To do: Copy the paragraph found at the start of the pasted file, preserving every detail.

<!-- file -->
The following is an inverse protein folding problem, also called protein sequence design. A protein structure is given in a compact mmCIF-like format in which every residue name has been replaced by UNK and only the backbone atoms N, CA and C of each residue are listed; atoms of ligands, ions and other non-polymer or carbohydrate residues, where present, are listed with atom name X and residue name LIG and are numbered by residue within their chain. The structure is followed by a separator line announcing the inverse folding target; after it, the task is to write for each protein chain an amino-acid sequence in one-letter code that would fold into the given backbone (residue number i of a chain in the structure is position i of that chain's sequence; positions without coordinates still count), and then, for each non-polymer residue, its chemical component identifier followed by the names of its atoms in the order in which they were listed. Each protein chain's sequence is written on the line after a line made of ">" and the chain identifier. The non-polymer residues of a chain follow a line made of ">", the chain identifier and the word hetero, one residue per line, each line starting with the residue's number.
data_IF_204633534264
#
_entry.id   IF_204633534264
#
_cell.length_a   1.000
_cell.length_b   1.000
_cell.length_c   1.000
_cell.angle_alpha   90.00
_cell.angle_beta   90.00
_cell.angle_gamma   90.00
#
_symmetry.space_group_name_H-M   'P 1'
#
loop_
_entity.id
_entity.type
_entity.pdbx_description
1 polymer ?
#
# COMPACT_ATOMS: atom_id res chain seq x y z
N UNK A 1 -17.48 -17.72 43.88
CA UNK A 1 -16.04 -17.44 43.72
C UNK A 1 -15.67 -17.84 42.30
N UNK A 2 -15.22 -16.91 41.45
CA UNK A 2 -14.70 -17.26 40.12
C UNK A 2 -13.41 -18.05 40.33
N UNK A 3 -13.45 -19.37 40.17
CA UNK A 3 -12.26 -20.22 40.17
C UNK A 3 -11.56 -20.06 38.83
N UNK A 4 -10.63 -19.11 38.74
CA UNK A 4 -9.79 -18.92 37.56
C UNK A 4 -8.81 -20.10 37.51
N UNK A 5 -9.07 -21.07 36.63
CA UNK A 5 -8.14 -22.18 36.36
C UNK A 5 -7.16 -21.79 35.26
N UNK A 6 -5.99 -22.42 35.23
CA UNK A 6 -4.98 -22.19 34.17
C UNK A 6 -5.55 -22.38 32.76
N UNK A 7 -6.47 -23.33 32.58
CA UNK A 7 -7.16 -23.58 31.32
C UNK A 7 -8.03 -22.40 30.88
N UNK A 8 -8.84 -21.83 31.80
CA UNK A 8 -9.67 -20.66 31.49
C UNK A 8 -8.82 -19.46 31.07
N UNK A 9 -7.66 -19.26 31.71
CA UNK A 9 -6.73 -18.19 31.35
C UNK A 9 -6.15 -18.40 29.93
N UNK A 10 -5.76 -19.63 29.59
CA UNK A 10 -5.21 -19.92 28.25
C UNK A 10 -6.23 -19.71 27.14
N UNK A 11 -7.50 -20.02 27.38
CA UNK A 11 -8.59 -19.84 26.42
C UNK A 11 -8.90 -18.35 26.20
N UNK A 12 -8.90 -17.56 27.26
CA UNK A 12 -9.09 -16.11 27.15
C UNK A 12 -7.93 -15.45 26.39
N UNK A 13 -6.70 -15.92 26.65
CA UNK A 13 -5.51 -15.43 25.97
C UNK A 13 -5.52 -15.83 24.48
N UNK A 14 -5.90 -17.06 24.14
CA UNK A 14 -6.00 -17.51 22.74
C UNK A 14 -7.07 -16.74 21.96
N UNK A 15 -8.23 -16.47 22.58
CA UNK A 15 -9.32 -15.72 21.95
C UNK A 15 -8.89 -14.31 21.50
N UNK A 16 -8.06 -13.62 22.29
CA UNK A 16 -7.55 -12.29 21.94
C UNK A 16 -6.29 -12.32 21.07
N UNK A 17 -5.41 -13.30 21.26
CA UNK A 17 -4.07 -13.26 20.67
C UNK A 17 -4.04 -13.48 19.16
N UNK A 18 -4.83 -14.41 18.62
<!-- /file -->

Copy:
The following is an inverse protein folding problem, also called protein sequence design. A protein structure is given in a compact mmCIF-like format in which every residue name has been replaced by UNK and only the backbone atoms N, CA and C of each residue are listed; atoms of ligands, ions and other non-polymer or carbohydrate residues, where present, are listed with atom name X and residue name LIG and are numbered by residue within their chain. The structure is followed by a separator line announcing the inverse folding target; after it, the task is to write for each protein chain an amino-acid sequence in one-letter code that would fold into the given backbone (residue number i of a chain in the structure is position i of that chain's sequence; positions without coordinates still count), and then, for each non-polymer residue, its chemical component identifier followed by the names of its atoms in the order in which they were listed. Each protein chain's sequence is written on the line after a line made of ">" and the chain identifier. The non-polymer residues of a chain follow a line made of ">", the chain identifier and the word hetero, one residue per line, each line starting with the residue's number.